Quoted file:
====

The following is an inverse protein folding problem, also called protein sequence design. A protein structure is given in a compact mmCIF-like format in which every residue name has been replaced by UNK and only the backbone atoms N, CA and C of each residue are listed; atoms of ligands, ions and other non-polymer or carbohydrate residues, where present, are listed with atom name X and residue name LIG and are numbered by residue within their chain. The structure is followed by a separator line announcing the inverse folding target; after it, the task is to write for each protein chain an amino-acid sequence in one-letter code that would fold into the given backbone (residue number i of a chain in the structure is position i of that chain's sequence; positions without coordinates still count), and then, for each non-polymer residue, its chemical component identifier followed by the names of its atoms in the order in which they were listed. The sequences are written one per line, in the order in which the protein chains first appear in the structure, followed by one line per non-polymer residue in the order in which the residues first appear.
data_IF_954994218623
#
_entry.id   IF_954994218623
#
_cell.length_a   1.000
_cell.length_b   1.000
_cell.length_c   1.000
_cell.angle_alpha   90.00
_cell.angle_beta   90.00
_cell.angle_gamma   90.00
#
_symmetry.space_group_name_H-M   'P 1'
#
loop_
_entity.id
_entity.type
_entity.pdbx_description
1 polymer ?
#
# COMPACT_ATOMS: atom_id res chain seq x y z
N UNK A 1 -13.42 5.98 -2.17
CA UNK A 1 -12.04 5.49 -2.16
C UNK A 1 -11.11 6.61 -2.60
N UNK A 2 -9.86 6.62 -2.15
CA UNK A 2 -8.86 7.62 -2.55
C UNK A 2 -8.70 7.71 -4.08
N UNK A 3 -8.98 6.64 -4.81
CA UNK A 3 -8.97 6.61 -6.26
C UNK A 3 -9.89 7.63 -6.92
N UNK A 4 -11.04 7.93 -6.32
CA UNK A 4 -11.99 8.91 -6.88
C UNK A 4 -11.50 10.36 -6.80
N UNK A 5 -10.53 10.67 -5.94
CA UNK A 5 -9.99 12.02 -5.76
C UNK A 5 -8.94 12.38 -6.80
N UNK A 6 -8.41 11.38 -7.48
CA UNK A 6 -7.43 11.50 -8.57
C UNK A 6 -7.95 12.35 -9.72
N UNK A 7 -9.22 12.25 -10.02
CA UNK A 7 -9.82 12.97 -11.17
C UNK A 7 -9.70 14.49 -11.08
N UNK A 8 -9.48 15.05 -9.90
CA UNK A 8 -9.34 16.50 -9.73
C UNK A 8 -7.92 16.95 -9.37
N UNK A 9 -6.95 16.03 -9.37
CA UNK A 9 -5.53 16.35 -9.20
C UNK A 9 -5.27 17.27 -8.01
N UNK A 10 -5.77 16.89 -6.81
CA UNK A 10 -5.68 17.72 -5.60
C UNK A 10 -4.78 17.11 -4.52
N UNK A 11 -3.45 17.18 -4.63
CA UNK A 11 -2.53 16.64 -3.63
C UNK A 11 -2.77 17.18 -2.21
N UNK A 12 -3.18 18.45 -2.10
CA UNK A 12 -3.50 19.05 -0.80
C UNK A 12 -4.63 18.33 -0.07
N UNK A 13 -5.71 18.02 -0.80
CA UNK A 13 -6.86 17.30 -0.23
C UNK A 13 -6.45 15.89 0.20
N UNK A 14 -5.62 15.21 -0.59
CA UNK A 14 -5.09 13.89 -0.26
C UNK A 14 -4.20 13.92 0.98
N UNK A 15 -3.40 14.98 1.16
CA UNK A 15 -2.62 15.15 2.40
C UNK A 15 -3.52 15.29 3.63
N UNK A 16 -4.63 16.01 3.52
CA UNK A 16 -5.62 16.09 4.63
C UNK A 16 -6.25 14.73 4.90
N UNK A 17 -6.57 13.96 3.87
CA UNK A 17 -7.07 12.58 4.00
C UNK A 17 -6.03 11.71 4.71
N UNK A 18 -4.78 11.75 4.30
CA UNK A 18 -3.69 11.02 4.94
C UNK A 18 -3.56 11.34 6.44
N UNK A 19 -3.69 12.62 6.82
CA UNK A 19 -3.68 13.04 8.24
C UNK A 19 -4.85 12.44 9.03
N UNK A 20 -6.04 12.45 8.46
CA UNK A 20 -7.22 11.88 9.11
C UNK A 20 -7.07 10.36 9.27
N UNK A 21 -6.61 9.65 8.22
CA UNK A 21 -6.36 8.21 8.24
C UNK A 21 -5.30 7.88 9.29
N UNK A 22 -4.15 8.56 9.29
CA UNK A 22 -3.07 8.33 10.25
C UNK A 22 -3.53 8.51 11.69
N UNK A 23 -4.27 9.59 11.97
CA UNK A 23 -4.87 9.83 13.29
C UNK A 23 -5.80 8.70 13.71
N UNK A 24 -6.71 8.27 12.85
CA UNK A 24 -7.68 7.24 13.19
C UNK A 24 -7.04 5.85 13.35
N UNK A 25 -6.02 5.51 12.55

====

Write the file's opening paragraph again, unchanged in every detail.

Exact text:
The following is an inverse protein folding problem, also called protein sequence design. A protein structure is given in a compact mmCIF-like format in which every residue name has been replaced by UNK and only the backbone atoms N, CA and C of each residue are listed; atoms of ligands, ions and other non-polymer or carbohydrate residues, where present, are listed with atom name X and residue name LIG and are numbered by residue within their chain. The structure is followed by a separator line announcing the inverse folding target; after it, the task is to write for each protein chain an amino-acid sequence in one-letter code that would fold into the given backbone (residue number i of a chain in the structure is position i of that chain's sequence; positions without coordinates still count), and then, for each non-polymer residue, its chemical component identifier followed by the names of its atoms in the order in which they were listed. The sequences are written one per line, in the order in which the protein chains first appear in the structure, followed by one line per non-polymer residue in the order in which the residues first appear.